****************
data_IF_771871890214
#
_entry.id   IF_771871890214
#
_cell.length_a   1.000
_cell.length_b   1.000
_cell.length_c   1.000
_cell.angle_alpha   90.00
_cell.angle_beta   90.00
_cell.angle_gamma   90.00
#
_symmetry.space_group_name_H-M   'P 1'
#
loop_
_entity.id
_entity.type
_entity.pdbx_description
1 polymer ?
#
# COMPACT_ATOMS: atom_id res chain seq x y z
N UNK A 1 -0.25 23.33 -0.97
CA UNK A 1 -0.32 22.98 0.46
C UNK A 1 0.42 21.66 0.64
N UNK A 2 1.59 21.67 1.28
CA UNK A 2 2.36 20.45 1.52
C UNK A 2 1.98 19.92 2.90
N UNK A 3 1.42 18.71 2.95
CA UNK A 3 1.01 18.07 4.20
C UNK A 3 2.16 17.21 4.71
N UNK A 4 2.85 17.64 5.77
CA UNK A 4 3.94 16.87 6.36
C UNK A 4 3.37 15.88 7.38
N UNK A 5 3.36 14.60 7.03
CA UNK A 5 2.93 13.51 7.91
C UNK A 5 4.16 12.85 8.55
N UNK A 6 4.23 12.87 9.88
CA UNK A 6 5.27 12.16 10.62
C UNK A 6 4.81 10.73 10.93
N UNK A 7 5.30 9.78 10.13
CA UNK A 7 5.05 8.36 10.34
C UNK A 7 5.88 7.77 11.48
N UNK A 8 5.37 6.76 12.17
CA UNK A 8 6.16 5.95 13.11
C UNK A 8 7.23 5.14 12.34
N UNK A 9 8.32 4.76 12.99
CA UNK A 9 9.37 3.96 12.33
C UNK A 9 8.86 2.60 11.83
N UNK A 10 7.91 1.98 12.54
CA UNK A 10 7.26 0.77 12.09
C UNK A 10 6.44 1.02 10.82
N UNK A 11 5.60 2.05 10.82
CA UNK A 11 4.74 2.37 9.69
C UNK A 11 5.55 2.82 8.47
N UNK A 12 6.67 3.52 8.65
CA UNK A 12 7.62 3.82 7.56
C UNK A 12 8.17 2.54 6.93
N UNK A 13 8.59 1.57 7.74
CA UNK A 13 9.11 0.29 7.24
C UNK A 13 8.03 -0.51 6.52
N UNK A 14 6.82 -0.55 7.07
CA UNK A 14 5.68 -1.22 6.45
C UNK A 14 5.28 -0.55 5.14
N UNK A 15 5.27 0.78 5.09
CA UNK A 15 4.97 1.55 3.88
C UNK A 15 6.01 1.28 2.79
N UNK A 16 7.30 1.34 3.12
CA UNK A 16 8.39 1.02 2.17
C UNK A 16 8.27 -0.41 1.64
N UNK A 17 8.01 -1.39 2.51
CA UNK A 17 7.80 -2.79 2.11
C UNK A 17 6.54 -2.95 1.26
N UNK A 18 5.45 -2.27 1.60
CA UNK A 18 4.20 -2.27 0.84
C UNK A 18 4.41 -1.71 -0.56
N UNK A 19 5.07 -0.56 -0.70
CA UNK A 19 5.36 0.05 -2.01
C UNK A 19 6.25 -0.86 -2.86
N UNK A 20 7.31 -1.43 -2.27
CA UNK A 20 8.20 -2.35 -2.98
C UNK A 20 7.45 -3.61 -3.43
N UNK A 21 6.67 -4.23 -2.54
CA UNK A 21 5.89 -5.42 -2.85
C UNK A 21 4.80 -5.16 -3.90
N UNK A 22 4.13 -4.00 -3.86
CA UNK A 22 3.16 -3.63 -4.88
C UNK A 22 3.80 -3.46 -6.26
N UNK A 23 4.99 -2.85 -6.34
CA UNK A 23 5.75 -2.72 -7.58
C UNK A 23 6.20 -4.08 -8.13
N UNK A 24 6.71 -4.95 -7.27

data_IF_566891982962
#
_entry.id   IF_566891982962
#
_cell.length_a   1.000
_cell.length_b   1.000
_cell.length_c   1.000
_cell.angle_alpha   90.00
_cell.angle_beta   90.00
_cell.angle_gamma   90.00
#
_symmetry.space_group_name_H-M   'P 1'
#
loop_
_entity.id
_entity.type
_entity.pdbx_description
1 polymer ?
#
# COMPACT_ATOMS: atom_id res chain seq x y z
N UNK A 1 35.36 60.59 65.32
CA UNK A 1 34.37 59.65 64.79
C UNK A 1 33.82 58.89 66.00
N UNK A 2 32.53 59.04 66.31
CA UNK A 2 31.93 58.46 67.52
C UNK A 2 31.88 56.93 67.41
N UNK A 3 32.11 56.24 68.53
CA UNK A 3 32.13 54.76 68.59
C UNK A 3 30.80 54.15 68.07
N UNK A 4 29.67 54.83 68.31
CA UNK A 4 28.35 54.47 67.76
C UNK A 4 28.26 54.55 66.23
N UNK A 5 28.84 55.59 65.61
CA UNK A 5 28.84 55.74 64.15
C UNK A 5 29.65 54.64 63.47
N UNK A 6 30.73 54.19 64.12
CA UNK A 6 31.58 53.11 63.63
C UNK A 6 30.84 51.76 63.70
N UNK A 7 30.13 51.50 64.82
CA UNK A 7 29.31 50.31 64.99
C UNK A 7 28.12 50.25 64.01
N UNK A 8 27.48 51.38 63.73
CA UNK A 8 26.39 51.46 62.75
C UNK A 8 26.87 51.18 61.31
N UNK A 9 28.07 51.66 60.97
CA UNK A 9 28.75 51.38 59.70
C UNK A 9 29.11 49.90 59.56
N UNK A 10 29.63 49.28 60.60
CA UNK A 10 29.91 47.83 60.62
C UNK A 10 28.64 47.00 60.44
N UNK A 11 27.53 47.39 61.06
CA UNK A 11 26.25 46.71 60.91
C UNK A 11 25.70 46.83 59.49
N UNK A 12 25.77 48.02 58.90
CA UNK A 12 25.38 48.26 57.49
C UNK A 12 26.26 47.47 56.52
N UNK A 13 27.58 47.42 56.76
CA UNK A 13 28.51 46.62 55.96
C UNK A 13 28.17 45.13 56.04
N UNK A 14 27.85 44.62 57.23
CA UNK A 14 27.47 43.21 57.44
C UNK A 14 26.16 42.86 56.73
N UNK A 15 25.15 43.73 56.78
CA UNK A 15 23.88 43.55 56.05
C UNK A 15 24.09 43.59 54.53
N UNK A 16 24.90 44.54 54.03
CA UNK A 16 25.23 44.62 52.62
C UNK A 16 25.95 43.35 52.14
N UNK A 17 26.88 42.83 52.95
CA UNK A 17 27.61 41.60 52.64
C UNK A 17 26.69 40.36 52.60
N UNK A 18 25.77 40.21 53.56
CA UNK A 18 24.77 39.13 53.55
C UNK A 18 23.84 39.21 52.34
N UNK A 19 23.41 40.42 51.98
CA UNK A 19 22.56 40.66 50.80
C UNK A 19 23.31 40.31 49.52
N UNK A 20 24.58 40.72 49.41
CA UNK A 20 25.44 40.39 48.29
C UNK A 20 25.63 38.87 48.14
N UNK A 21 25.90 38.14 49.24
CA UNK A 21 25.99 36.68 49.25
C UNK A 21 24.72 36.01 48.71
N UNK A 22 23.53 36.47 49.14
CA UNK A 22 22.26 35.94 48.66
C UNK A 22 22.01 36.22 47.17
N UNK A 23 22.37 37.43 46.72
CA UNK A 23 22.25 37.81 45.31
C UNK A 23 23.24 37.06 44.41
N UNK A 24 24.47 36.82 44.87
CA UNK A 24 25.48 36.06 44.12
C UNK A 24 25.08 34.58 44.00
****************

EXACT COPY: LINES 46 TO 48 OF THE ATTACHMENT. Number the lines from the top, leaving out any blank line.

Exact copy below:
CA UNK A 9 9.37 3.96 12.33
C UNK A 9 8.86 2.60 11.83
N UNK A 10 7.91 1.98 12.54